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Date:      Thu, 05 May 2011 20:39:22 +0300
From:      Nikos Vassiliadis <nvass@gmx.com>
To:        David Brodbeck <gull@gull.us>
Cc:        Kevin Wilcox <kevin.wilcox@gmail.com>, Free BSD Questions list <freebsd-questions@freebsd.org>, geoff@apro.com.au
Subject:   Re: Can I bridge the same subnet across a VPN?
Message-ID:  <4DC2E0CA.9020902@gmx.com>
In-Reply-To: <BANLkTintKC1TgFmrjaFgSMtsd7DCcz1Fzg@mail.gmail.com>
References:  <201105040519.56695.geoff@apro.com.au>	<BANLkTimCMBvCQqOE=8Xfd9_ZF-aQeWBGEA@mail.gmail.com>	<BANLkTi=BfGDvym1GyBmvooMn1dbhT4UcTA@mail.gmail.com> <BANLkTintKC1TgFmrjaFgSMtsd7DCcz1Fzg@mail.gmail.com>

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On 5/5/2011 12:24 AM, David Brodbeck wrote:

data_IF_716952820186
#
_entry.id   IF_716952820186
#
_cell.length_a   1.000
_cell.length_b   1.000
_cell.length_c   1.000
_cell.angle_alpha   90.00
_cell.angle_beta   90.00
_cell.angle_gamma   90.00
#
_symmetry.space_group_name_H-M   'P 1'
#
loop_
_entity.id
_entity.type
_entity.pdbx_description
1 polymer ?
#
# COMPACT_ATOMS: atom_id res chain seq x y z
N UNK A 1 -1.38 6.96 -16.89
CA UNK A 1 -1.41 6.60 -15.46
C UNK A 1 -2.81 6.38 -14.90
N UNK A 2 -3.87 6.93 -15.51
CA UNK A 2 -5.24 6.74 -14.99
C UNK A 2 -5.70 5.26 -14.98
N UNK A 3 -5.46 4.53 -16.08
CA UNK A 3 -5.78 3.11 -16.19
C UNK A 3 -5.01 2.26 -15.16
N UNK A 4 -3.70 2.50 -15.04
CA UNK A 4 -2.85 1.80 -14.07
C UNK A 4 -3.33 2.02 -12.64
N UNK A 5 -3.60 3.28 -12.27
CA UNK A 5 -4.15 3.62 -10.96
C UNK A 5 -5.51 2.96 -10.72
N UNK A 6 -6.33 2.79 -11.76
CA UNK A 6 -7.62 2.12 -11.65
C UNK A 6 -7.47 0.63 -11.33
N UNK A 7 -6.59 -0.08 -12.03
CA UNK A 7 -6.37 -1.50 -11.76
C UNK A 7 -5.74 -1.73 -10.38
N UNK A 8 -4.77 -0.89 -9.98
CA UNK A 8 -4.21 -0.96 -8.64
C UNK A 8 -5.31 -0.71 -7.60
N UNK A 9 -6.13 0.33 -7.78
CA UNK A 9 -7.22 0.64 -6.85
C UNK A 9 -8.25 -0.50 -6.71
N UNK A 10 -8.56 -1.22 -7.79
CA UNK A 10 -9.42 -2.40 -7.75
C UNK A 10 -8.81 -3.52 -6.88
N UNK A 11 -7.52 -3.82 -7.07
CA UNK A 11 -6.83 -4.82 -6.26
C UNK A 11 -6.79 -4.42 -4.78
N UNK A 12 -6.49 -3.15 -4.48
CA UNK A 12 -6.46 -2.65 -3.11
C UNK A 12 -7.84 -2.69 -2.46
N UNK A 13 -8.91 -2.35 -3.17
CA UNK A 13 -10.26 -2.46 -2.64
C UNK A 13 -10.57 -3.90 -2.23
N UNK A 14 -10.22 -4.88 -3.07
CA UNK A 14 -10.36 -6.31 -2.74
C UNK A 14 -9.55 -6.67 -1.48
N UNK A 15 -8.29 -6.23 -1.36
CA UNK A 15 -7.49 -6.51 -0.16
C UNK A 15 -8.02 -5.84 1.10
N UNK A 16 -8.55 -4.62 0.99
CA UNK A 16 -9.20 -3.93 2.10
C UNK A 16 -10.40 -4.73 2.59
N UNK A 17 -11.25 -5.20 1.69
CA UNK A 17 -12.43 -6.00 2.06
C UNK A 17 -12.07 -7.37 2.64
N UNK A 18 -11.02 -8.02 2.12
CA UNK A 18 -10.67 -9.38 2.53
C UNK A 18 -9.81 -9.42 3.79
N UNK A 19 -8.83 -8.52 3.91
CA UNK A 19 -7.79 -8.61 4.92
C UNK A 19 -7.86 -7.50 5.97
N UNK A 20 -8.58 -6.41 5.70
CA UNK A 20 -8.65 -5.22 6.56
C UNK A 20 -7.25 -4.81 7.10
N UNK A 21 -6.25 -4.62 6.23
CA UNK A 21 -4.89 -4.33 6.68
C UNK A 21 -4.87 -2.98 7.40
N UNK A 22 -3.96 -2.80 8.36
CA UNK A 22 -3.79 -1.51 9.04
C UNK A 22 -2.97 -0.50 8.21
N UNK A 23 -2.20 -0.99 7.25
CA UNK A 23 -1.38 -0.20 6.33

> The problem I've always found with bridged solutions is they don't
> cope well under heavy traffic loads when the VPN link is slower than
> the LANs they're bridging between.  And the VPN link is usually slower
> if it's over a WAN.  The link tends to get saturated.

There is no inbuilt reason why a L2 VPN is more easily saturated
than a L3 VPN.

After all protocols doing bulk transfers should - and mostly - use
TCP which autotunes the rate of sent packets. And TCP should be
able to saturate the lower-bandwidth link of the whole path. That's
normal and desirable.

Some care must be taken with the broadcast and multicast traffic
which goes through the L2 VPN.

Just my 2 cents, Nikos



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